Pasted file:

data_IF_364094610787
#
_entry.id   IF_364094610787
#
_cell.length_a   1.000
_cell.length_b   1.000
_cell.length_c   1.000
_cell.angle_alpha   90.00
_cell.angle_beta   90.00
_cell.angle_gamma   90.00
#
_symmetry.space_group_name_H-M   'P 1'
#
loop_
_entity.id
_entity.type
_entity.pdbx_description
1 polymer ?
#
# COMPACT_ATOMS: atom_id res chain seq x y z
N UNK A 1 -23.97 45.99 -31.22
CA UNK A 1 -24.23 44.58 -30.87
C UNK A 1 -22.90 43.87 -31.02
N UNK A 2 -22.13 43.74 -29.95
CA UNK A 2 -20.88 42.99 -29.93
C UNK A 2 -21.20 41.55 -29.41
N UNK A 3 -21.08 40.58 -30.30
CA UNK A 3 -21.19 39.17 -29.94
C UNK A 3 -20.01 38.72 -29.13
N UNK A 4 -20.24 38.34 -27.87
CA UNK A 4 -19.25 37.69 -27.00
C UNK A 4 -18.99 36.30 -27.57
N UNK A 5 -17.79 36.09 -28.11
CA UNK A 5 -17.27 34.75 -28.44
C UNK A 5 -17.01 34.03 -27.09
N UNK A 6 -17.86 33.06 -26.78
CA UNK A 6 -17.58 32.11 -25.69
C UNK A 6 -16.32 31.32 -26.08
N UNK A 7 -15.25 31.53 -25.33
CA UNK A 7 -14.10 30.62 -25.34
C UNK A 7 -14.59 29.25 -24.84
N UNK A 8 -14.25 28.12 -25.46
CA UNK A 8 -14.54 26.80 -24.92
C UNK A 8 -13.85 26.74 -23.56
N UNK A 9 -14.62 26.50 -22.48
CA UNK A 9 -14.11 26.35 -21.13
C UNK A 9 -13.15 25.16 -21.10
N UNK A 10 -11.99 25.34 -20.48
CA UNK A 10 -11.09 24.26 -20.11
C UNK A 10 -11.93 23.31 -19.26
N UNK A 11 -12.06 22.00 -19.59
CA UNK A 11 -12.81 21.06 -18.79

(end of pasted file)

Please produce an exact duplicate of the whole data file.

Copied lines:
data_IF_364094610787
#
_entry.id   IF_364094610787
#
_cell.length_a   1.000
_cell.length_b   1.000
_cell.length_c   1.000
_cell.angle_alpha   90.00
_cell.angle_beta   90.00
_cell.angle_gamma   90.00
#
_symmetry.space_group_name_H-M   'P 1'
#
loop_
_entity.id
_entity.type
_entity.pdbx_description
1 polymer ?
#
# COMPACT_ATOMS: atom_id res chain seq x y z
N UNK A 1 -23.97 45.99 -31.22
CA UNK A 1 -24.23 44.58 -30.87
C UNK A 1 -22.90 43.87 -31.02
N UNK A 2 -22.13 43.74 -29.95
CA UNK A 2 -20.88 42.99 -29.93
C UNK A 2 -21.20 41.55 -29.41
N UNK A 3 -21.08 40.58 -30.30
CA UNK A 3 -21.19 39.17 -29.94
C UNK A 3 -20.01 38.72 -29.13
N UNK A 4 -20.24 38.34 -27.87
CA UNK A 4 -19.25 37.69 -27.00
C UNK A 4 -18.99 36.30 -27.57
N UNK A 5 -17.79 36.09 -28.11
CA UNK A 5 -17.27 34.75 -28.44
C UNK A 5 -17.01 34.03 -27.09
N UNK A 6 -17.86 33.06 -26.78
CA UNK A 6 -17.58 32.11 -25.69
C UNK A 6 -16.32 31.32 -26.08
N UNK A 7 -15.25 31.53 -25.33
CA UNK A 7 -14.10 30.62 -25.34
C UNK A 7 -14.59 29.25 -24.84
N UNK A 8 -14.25 28.12 -25.46
CA UNK A 8 -14.54 26.80 -24.92
C UNK A 8 -13.85 26.74 -23.56
N UNK A 9 -14.62 26.50 -22.48
CA UNK A 9 -14.11 26.35 -21.13
C UNK A 9 -13.15 25.16 -21.10
N UNK A 10 -11.99 25.34 -20.48
CA UNK A 10 -11.09 24.26 -20.11
C UNK A 10 -11.93 23.31 -19.26
N UNK A 11 -12.06 22.00 -19.59
CA UNK A 11 -12.81 21.06 -18.79